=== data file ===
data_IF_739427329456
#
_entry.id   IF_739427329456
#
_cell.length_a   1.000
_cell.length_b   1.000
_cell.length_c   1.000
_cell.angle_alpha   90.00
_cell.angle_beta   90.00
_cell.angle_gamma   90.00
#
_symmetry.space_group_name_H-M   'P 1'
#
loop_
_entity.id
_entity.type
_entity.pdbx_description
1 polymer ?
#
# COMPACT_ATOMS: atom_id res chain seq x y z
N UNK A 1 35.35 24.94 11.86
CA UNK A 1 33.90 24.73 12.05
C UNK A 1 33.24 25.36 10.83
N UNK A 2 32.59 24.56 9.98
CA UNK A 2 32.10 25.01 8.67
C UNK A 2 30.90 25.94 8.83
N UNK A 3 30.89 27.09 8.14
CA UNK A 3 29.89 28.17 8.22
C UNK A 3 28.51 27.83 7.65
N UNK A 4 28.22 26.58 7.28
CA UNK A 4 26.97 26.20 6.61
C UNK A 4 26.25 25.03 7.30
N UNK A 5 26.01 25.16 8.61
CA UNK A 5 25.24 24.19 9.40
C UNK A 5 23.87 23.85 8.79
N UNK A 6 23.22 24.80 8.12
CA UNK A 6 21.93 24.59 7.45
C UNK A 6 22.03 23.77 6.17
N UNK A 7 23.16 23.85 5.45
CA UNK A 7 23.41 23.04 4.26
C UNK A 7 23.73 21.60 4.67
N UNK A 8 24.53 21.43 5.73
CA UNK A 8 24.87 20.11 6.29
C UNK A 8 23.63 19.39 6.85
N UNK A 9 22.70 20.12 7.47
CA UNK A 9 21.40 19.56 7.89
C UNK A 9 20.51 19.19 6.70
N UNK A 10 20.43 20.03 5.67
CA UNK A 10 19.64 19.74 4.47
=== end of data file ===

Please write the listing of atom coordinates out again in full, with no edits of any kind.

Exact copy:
data_IF_739427329456
#
_entry.id   IF_739427329456
#
_cell.length_a   1.000
_cell.length_b   1.000
_cell.length_c   1.000
_cell.angle_alpha   90.00
_cell.angle_beta   90.00
_cell.angle_gamma   90.00
#
_symmetry.space_group_name_H-M   'P 1'
#
loop_
_entity.id
_entity.type
_entity.pdbx_description
1 polymer ?
#
# COMPACT_ATOMS: atom_id res chain seq x y z
N UNK A 1 35.35 24.94 11.86
CA UNK A 1 33.90 24.73 12.05
C UNK A 1 33.24 25.36 10.83
N UNK A 2 32.59 24.56 9.98
CA UNK A 2 32.10 25.01 8.67
C UNK A 2 30.90 25.94 8.83
N UNK A 3 30.89 27.09 8.14
CA UNK A 3 29.89 28.17 8.22
C UNK A 3 28.51 27.83 7.65
N UNK A 4 28.22 26.58 7.28
CA UNK A 4 26.97 26.20 6.61
C UNK A 4 26.25 25.03 7.30
N UNK A 5 26.01 25.16 8.61
CA UNK A 5 25.24 24.19 9.40
C UNK A 5 23.87 23.85 8.79
N UNK A 6 23.22 24.80 8.12
CA UNK A 6 21.93 24.59 7.45
C UNK A 6 22.03 23.77 6.17
N UNK A 7 23.16 23.85 5.45
CA UNK A 7 23.41 23.04 4.26
C UNK A 7 23.73 21.60 4.67
N UNK A 8 24.53 21.43 5.73
CA UNK A 8 24.87 20.11 6.29
C UNK A 8 23.63 19.39 6.85
N UNK A 9 22.70 20.12 7.47
CA UNK A 9 21.40 19.56 7.89
C UNK A 9 20.51 19.19 6.70
N UNK A 10 20.43 20.03 5.67
CA UNK A 10 19.64 19.74 4.47